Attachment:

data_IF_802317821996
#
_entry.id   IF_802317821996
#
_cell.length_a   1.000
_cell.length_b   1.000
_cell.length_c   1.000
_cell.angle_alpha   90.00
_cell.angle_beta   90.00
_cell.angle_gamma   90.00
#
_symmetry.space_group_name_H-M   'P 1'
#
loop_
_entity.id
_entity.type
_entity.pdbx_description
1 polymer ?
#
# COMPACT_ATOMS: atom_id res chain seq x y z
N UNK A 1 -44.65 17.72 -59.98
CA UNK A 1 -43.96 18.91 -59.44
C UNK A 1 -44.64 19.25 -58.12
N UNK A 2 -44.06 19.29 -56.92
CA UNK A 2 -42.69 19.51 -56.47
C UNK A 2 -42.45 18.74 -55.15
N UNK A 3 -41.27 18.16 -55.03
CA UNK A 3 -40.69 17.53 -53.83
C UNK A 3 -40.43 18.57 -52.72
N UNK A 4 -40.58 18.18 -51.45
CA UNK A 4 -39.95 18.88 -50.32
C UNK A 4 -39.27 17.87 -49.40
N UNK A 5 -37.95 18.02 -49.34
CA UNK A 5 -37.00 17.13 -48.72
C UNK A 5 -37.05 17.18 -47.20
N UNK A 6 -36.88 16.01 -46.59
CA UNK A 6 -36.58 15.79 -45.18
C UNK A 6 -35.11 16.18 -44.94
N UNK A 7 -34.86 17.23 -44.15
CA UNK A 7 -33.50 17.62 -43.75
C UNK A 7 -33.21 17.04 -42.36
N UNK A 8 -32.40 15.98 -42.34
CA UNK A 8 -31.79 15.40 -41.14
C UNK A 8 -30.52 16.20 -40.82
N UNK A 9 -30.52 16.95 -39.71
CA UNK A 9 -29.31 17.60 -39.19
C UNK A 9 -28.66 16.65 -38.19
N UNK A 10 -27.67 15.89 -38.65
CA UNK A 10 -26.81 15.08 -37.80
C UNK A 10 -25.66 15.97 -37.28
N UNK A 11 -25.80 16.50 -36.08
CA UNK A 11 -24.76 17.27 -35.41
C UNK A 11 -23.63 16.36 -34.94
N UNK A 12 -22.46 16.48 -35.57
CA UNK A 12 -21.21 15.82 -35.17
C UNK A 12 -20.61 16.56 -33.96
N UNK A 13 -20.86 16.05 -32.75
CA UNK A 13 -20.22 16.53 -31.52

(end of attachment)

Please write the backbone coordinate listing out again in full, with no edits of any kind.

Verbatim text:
data_IF_802317821996
#
_entry.id   IF_802317821996
#
_cell.length_a   1.000
_cell.length_b   1.000
_cell.length_c   1.000
_cell.angle_alpha   90.00
_cell.angle_beta   90.00
_cell.angle_gamma   90.00
#
_symmetry.space_group_name_H-M   'P 1'
#
loop_
_entity.id
_entity.type
_entity.pdbx_description
1 polymer ?
#
# COMPACT_ATOMS: atom_id res chain seq x y z
N UNK A 1 -44.65 17.72 -59.98
CA UNK A 1 -43.96 18.91 -59.44
C UNK A 1 -44.64 19.25 -58.12
N UNK A 2 -44.06 19.29 -56.92
CA UNK A 2 -42.69 19.51 -56.47
C UNK A 2 -42.45 18.74 -55.15
N UNK A 3 -41.27 18.16 -55.03
CA UNK A 3 -40.69 17.53 -53.83
C UNK A 3 -40.43 18.57 -52.72
N UNK A 4 -40.58 18.18 -51.45
CA UNK A 4 -39.95 18.88 -50.32
C UNK A 4 -39.27 17.87 -49.40
N UNK A 5 -37.95 18.02 -49.34
CA UNK A 5 -37.00 17.13 -48.72
C UNK A 5 -37.05 17.18 -47.20
N UNK A 6 -36.88 16.01 -46.59
CA UNK A 6 -36.58 15.79 -45.18
C UNK A 6 -35.11 16.18 -44.94
N UNK A 7 -34.86 17.23 -44.15
CA UNK A 7 -33.50 17.62 -43.75
C UNK A 7 -33.21 17.04 -42.36
N UNK A 8 -32.40 15.98 -42.34
CA UNK A 8 -31.79 15.40 -41.14
C UNK A 8 -30.52 16.20 -40.82
N UNK A 9 -30.52 16.95 -39.71
CA UNK A 9 -29.31 17.60 -39.19
C UNK A 9 -28.66 16.65 -38.19
N UNK A 10 -27.67 15.89 -38.65
CA UNK A 10 -26.81 15.08 -37.80
C UNK A 10 -25.66 15.97 -37.28
N UNK A 11 -25.80 16.50 -36.08
CA UNK A 11 -24.76 17.27 -35.41
C UNK A 11 -23.63 16.36 -34.94
N UNK A 12 -22.46 16.48 -35.57
CA UNK A 12 -21.21 15.82 -35.17
C UNK A 12 -20.61 16.56 -33.96
N UNK A 13 -20.86 16.05 -32.75
CA UNK A 13 -20.22 16.53 -31.52